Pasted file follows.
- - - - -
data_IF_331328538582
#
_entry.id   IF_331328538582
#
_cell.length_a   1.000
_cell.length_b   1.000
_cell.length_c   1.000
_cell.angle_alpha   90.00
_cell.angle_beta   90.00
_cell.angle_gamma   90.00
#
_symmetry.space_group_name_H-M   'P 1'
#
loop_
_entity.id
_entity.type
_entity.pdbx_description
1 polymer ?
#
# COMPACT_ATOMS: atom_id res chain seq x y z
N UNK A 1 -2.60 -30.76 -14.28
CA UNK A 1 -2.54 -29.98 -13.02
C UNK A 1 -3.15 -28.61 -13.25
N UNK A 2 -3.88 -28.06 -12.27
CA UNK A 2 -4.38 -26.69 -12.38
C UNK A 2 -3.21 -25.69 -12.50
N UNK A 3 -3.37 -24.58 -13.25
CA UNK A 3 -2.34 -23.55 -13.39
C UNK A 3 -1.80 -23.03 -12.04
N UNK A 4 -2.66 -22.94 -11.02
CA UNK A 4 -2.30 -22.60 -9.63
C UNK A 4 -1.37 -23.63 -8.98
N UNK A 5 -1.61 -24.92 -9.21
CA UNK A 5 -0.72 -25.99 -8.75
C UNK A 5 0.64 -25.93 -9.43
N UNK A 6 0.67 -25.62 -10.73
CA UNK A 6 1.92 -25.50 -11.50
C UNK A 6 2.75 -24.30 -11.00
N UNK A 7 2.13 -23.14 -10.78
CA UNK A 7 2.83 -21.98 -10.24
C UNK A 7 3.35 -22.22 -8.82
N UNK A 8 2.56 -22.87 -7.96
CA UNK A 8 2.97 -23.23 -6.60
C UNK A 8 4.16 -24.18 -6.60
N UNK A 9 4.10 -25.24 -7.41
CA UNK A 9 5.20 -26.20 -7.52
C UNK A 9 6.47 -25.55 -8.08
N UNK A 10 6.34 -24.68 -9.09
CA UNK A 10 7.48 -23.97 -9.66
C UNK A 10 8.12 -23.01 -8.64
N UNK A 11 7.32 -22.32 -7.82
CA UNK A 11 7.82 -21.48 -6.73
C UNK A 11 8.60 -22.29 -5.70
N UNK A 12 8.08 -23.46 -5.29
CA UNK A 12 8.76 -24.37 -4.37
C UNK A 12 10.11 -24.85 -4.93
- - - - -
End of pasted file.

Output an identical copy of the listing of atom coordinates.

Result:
data_IF_331328538582
#
_entry.id   IF_331328538582
#
_cell.length_a   1.000
_cell.length_b   1.000
_cell.length_c   1.000
_cell.angle_alpha   90.00
_cell.angle_beta   90.00
_cell.angle_gamma   90.00
#
_symmetry.space_group_name_H-M   'P 1'
#
loop_
_entity.id
_entity.type
_entity.pdbx_description
1 polymer ?
#
# COMPACT_ATOMS: atom_id res chain seq x y z
N UNK A 1 -2.60 -30.76 -14.28
CA UNK A 1 -2.54 -29.98 -13.02
C UNK A 1 -3.15 -28.61 -13.25
N UNK A 2 -3.88 -28.06 -12.27
CA UNK A 2 -4.38 -26.69 -12.38
C UNK A 2 -3.21 -25.69 -12.50
N UNK A 3 -3.37 -24.58 -13.25
CA UNK A 3 -2.34 -23.55 -13.39
C UNK A 3 -1.80 -23.03 -12.04
N UNK A 4 -2.66 -22.94 -11.02
CA UNK A 4 -2.30 -22.60 -9.63
C UNK A 4 -1.37 -23.63 -8.98
N UNK A 5 -1.61 -24.92 -9.21
CA UNK A 5 -0.72 -25.99 -8.75
C UNK A 5 0.64 -25.93 -9.43
N UNK A 6 0.67 -25.62 -10.73
CA UNK A 6 1.92 -25.50 -11.50
C UNK A 6 2.75 -24.30 -11.00
N UNK A 7 2.13 -23.14 -10.78
CA UNK A 7 2.83 -21.98 -10.24
C UNK A 7 3.35 -22.22 -8.82
N UNK A 8 2.56 -22.87 -7.96
CA UNK A 8 2.97 -23.23 -6.60
C UNK A 8 4.16 -24.18 -6.60
N UNK A 9 4.10 -25.24 -7.41
CA UNK A 9 5.20 -26.20 -7.52
C UNK A 9 6.47 -25.55 -8.08
N UNK A 10 6.34 -24.68 -9.09
CA UNK A 10 7.48 -23.97 -9.66
C UNK A 10 8.12 -23.01 -8.64
N UNK A 11 7.32 -22.32 -7.82
CA UNK A 11 7.82 -21.48 -6.73
C UNK A 11 8.60 -22.29 -5.70
N UNK A 12 8.08 -23.46 -5.29
CA UNK A 12 8.76 -24.37 -4.37
C UNK A 12 10.11 -24.85 -4.93